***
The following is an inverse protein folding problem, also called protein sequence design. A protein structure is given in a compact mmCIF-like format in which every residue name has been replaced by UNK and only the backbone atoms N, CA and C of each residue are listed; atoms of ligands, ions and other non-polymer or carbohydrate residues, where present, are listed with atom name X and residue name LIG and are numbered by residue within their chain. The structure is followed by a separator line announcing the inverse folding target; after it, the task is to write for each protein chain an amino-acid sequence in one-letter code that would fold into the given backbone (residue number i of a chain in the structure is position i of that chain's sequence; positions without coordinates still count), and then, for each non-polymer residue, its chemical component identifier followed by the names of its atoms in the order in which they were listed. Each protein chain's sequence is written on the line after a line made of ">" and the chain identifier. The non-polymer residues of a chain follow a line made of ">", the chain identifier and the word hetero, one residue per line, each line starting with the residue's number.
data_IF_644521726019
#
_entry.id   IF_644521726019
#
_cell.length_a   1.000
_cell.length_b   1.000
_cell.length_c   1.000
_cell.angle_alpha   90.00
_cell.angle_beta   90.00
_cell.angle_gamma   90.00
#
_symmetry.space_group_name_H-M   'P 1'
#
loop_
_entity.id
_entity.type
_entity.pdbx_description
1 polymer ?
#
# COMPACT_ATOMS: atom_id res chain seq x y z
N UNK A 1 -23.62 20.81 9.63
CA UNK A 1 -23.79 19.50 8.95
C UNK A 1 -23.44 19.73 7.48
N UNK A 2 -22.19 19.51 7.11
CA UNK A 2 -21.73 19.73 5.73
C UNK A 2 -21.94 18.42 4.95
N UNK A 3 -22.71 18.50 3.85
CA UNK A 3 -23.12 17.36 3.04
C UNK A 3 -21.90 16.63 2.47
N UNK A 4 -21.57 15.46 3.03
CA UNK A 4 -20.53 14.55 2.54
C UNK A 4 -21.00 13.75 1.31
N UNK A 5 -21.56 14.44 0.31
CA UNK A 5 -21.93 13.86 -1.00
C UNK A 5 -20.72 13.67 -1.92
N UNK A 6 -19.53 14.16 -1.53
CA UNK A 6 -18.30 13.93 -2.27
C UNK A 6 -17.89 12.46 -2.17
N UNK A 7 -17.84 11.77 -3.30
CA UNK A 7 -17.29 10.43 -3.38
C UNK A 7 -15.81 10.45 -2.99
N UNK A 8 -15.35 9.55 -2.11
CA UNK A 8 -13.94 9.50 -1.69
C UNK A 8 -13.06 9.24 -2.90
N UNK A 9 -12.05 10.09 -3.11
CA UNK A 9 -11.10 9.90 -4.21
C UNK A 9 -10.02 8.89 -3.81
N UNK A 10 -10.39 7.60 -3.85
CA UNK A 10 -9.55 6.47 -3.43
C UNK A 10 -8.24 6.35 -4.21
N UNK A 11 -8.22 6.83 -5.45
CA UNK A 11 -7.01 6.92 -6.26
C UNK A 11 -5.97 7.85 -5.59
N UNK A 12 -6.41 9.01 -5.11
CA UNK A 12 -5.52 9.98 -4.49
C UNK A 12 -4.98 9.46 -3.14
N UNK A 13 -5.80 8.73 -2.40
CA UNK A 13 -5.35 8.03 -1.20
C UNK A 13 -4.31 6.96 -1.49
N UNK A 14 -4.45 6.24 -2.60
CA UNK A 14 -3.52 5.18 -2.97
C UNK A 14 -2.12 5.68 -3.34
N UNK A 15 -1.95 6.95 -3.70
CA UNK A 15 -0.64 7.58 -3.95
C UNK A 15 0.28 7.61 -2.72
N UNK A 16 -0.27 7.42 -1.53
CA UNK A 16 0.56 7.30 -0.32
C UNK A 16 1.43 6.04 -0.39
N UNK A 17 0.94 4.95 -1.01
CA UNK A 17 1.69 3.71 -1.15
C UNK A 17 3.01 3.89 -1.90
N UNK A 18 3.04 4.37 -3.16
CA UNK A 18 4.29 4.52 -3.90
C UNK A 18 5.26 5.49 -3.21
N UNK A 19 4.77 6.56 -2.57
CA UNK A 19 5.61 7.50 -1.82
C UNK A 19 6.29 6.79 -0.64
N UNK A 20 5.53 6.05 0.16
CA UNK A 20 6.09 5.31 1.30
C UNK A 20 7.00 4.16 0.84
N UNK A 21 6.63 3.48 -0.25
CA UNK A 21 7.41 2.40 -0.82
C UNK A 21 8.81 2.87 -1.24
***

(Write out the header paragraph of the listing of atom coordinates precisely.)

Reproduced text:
The following is an inverse protein folding problem, also called protein sequence design. A protein structure is given in a compact mmCIF-like format in which every residue name has been replaced by UNK and only the backbone atoms N, CA and C of each residue are listed; atoms of ligands, ions and other non-polymer or carbohydrate residues, where present, are listed with atom name X and residue name LIG and are numbered by residue within their chain. The structure is followed by a separator line announcing the inverse folding target; after it, the task is to write for each protein chain an amino-acid sequence in one-letter code that would fold into the given backbone (residue number i of a chain in the structure is position i of that chain's sequence; positions without coordinates still count), and then, for each non-polymer residue, its chemical component identifier followed by the names of its atoms in the order in which they were listed. Each protein chain's sequence is written on the line after a line made of ">" and the chain identifier. The non-polymer residues of a chain follow a line made of ">", the chain identifier and the word hetero, one residue per line, each line starting with the residue's number.